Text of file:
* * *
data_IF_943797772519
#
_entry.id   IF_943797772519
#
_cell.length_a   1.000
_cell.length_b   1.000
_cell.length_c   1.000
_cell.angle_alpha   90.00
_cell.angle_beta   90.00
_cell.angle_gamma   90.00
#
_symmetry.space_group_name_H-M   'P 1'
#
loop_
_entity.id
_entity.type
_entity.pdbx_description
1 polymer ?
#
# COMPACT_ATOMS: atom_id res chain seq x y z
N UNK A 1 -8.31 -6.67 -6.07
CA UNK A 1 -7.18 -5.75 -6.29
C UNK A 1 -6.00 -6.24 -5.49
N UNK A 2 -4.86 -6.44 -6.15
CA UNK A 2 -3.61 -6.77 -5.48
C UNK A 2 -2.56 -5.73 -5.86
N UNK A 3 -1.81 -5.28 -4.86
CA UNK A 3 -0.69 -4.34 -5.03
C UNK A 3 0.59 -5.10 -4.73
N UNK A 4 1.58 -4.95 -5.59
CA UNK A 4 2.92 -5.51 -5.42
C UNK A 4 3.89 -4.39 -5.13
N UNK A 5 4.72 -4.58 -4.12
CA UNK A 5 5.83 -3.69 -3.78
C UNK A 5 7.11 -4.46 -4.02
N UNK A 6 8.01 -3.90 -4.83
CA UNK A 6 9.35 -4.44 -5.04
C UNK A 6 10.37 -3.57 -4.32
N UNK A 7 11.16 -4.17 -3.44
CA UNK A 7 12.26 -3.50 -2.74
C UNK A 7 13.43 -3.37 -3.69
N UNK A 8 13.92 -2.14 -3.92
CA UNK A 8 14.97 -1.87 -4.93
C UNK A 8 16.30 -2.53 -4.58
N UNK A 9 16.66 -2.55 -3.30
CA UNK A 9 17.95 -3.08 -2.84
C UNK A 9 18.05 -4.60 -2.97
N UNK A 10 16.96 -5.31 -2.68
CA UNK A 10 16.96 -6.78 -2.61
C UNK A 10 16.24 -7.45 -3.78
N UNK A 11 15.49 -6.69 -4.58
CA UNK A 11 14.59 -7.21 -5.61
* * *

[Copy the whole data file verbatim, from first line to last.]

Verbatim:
data_IF_943797772519
#
_entry.id   IF_943797772519
#
_cell.length_a   1.000
_cell.length_b   1.000
_cell.length_c   1.000
_cell.angle_alpha   90.00
_cell.angle_beta   90.00
_cell.angle_gamma   90.00
#
_symmetry.space_group_name_H-M   'P 1'
#
loop_
_entity.id
_entity.type
_entity.pdbx_description
1 polymer ?
#
# COMPACT_ATOMS: atom_id res chain seq x y z
N UNK A 1 -8.31 -6.67 -6.07
CA UNK A 1 -7.18 -5.75 -6.29
C UNK A 1 -6.00 -6.24 -5.49
N UNK A 2 -4.86 -6.44 -6.15
CA UNK A 2 -3.61 -6.77 -5.48
C UNK A 2 -2.56 -5.73 -5.86
N UNK A 3 -1.81 -5.28 -4.86
CA UNK A 3 -0.69 -4.34 -5.03
C UNK A 3 0.59 -5.10 -4.73
N UNK A 4 1.58 -4.95 -5.59
CA UNK A 4 2.92 -5.51 -5.42
C UNK A 4 3.89 -4.39 -5.13
N UNK A 5 4.72 -4.58 -4.12
CA UNK A 5 5.83 -3.69 -3.78
C UNK A 5 7.11 -4.46 -4.02
N UNK A 6 8.01 -3.90 -4.83
CA UNK A 6 9.35 -4.44 -5.04
C UNK A 6 10.37 -3.57 -4.32
N UNK A 7 11.16 -4.17 -3.44
CA UNK A 7 12.26 -3.50 -2.74
C UNK A 7 13.43 -3.37 -3.69
N UNK A 8 13.92 -2.14 -3.92
CA UNK A 8 14.97 -1.87 -4.93
C UNK A 8 16.30 -2.53 -4.58
N UNK A 9 16.66 -2.55 -3.30
CA UNK A 9 17.95 -3.08 -2.84
C UNK A 9 18.05 -4.60 -2.97
N UNK A 10 16.96 -5.31 -2.68
CA UNK A 10 16.96 -6.78 -2.61
C UNK A 10 16.24 -7.45 -3.78
N UNK A 11 15.49 -6.69 -4.58
CA UNK A 11 14.59 -7.21 -5.61